[show abstract][hide abstract] ABSTRACT: Huntington disease (HD) is a progressive neurodegenerative disease that affects 30,000 individuals in North America. Treatments that slow its relentless course are not yet available, and biomarkers that can reliably measure disease activity and therapeutic response are urgently needed to facilitate their development. Here, we interrogated 119 human blood samples for transcripts associated with HD. We found that the dynamic regulator of chromatin plasticity H2A histone family, member Y (H2AFY) is specifically overexpressed in the blood and frontal cortex of patients with HD compared with controls. This association precedes the onset of clinical symptoms, was confirmed in two mouse models, and was independently replicated in cross-sectional and longitudinal clinical studies comprising 142 participants. A histone deacetylase inhibitor that suppresses neurodegeneration in animal models reduces H2AFY levels in a randomized phase II clinical trial. This study identifies the chromatin regulator H2AFY as a potential biomarker associated with disease activity and pharmacodynamic response that may become useful for enabling disease-modifying therapeutics for HD.
Proceedings of the National Academy of Sciences 10/2011; 108(41):17141-6. · 9.74 Impact Factor
[show abstract][hide abstract] ABSTRACT: Parkinson's disease affects 5 million people worldwide, but the molecular mechanisms underlying its pathogenesis are still unclear. Here, we report a genome-wide meta-analysis of gene sets (groups of genes that encode the same biological pathway or process) in 410 samples from patients with symptomatic Parkinson's and subclinical disease and healthy controls. We analyzed 6.8 million raw data points from nine genome-wide expression studies, and 185 laser-captured human dopaminergic neuron and substantia nigra transcriptomes, followed by two-stage replication on three platforms. We found 10 gene sets with previously unknown associations with Parkinson's disease. These gene sets pinpoint defects in mitochondrial electron transport, glucose utilization, and glucose sensing and reveal that they occur early in disease pathogenesis. Genes controlling cellular bioenergetics that are expressed in response to peroxisome proliferator-activated receptor γ coactivator-1α (PGC-1α) are underexpressed in Parkinson's disease patients. Activation of PGC-1α results in increased expression of nuclear-encoded subunits of the mitochondrial respiratory chain and blocks the dopaminergic neuron loss induced by mutant α-synuclein or the pesticide rotenone in cellular disease models. Our systems biology analysis of Parkinson's disease identifies PGC-1α as a potential therapeutic target for early intervention.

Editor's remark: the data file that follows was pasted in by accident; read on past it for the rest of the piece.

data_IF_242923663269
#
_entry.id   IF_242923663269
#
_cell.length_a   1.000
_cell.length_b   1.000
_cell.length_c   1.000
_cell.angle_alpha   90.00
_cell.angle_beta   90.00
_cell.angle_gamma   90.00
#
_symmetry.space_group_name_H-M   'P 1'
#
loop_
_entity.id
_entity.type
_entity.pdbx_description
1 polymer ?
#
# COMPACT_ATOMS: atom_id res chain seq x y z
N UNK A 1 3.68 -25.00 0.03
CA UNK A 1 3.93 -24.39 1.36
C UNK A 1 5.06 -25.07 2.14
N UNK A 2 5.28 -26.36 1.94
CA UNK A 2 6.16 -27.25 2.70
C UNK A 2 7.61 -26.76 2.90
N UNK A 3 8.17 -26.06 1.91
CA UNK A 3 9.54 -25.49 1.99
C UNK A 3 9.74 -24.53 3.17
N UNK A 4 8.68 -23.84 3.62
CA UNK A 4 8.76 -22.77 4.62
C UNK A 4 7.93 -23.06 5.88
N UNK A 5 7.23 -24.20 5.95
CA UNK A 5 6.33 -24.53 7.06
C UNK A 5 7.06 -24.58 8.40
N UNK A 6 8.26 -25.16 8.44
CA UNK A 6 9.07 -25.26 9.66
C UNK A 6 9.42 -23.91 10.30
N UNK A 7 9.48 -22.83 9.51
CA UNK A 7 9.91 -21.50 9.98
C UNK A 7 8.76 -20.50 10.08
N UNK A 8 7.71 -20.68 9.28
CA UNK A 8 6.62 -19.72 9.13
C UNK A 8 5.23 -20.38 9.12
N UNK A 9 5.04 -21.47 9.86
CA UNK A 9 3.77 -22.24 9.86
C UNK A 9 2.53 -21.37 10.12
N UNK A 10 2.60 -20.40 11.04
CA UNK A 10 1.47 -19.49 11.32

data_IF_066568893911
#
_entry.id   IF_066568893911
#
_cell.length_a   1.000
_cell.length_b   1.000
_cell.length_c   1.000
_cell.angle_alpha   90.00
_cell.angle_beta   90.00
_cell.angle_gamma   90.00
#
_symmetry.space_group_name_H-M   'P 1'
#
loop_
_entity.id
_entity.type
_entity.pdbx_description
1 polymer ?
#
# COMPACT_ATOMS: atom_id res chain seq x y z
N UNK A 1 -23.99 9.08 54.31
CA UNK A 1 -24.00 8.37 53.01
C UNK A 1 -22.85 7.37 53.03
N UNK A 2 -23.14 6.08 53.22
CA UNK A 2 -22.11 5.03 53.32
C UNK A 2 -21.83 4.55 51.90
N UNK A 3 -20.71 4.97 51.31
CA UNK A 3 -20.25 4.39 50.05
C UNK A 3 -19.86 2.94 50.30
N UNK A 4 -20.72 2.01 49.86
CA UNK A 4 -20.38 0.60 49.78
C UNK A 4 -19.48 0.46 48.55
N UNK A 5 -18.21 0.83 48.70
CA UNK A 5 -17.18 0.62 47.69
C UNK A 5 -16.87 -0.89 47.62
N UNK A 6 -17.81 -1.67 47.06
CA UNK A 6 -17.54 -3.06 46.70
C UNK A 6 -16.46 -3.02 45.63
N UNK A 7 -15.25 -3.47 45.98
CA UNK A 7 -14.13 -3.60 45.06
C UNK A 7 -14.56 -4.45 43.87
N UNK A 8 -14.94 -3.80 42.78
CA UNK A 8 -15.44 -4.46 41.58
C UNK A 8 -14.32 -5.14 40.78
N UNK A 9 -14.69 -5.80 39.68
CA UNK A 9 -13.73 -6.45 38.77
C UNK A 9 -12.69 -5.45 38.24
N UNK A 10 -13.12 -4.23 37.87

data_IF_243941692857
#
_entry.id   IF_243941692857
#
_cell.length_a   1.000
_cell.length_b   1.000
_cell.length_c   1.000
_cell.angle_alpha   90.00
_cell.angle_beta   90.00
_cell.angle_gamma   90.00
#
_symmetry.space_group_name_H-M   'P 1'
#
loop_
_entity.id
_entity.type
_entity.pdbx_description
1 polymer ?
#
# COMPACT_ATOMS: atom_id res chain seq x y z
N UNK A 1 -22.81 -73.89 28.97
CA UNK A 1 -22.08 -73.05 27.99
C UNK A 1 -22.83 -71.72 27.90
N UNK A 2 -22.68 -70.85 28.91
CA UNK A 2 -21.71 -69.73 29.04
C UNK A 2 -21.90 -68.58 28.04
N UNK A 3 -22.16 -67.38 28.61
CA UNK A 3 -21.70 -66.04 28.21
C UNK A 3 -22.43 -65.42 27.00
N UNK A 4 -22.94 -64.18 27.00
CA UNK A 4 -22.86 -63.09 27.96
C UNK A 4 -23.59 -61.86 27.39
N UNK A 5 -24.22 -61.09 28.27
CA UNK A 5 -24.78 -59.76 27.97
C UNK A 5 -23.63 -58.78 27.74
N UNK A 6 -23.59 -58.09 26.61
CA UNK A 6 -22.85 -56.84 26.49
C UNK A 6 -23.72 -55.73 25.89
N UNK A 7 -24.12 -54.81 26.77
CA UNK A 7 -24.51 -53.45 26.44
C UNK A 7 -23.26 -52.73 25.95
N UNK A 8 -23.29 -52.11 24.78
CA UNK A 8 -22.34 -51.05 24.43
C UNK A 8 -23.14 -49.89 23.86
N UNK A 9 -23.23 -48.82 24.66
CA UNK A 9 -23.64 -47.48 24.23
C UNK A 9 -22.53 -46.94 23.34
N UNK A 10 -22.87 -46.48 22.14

Science translational medicine 10/2010; 2(52):52ra73. · 10.76 Impact Factor
[show abstract][hide abstract] ABSTRACT: Increased alpha-synuclein gene (SNCA) dosage due to locus multiplication causes autosomal dominant Parkinson's disease (PD). Variation in SNCA expression may be critical in common, genetically complex PD but the underlying regulatory mechanism is unknown. We show that SNCA and the heme metabolism genes ALAS2, FECH, and BLVRB form a block of tightly correlated gene expression in 113 samples of human blood, where SNCA naturally abounds (validated P = 1.6 x 10(-11), 1.8 x 10(-10), and 6.6 x 10(-5)). Genetic complementation analysis revealed that these four genes are co-induced by the transcription factor GATA-1. GATA-1 specifically occupies a conserved region within SNCA intron-1 and directly induces a 6.9-fold increase in alpha-synuclein. Endogenous GATA-2 is highly expressed in substantia nigra vulnerable to PD, occupies intron-1, and modulates SNCA expression in dopaminergic cells. This critical link between GATA factors and SNCA may enable therapies designed to lower alpha-synuclein production.
Proceedings of the National Academy of Sciences 09/2008; 105(31):10907-12. · 9.74 Impact Factor
[show abstract][hide abstract] ABSTRACT: Parkinson's disease (PD) progresses relentlessly and affects five million people worldwide. Laboratory tests for PD are critically needed for developing treatments designed to slow or prevent progression of the disease. We performed a transcriptome-wide scan in 105 individuals to interrogate the molecular processes perturbed in cellular blood of patients with early-stage PD. The molecular multigene marker here identified is associated with risk of PD in 66 samples of the training set comprising healthy and disease controls [third tertile cross-validated odds ratio of 5.7 (P for trend 0.005)]. It is further validated in 39 independent test samples [third tertile odds ratio of 5.1 (P for trend 0.04)]. Insights into disease-linked processes detectable in peripheral blood are offered by 22 unique genes differentially expressed in patients with PD versus healthy individuals. These include the co-chaperone ST13, which stabilizes heat-shock protein 70, a modifier of alpha-synuclein misfolding and toxicity. ST13 messenger RNA copies are lower in patients with PD (mean +/- SE 0.59 +/- 0.05) than in controls (0.96 +/- 0.09) (P = 0.002) in two independent populations. Thus, gene expression signals measured in blood can facilitate the development of biomarkers for PD.
Proceedings of the National Academy of Sciences 02/2007; 104(3):955-60. · 9.74 Impact Factor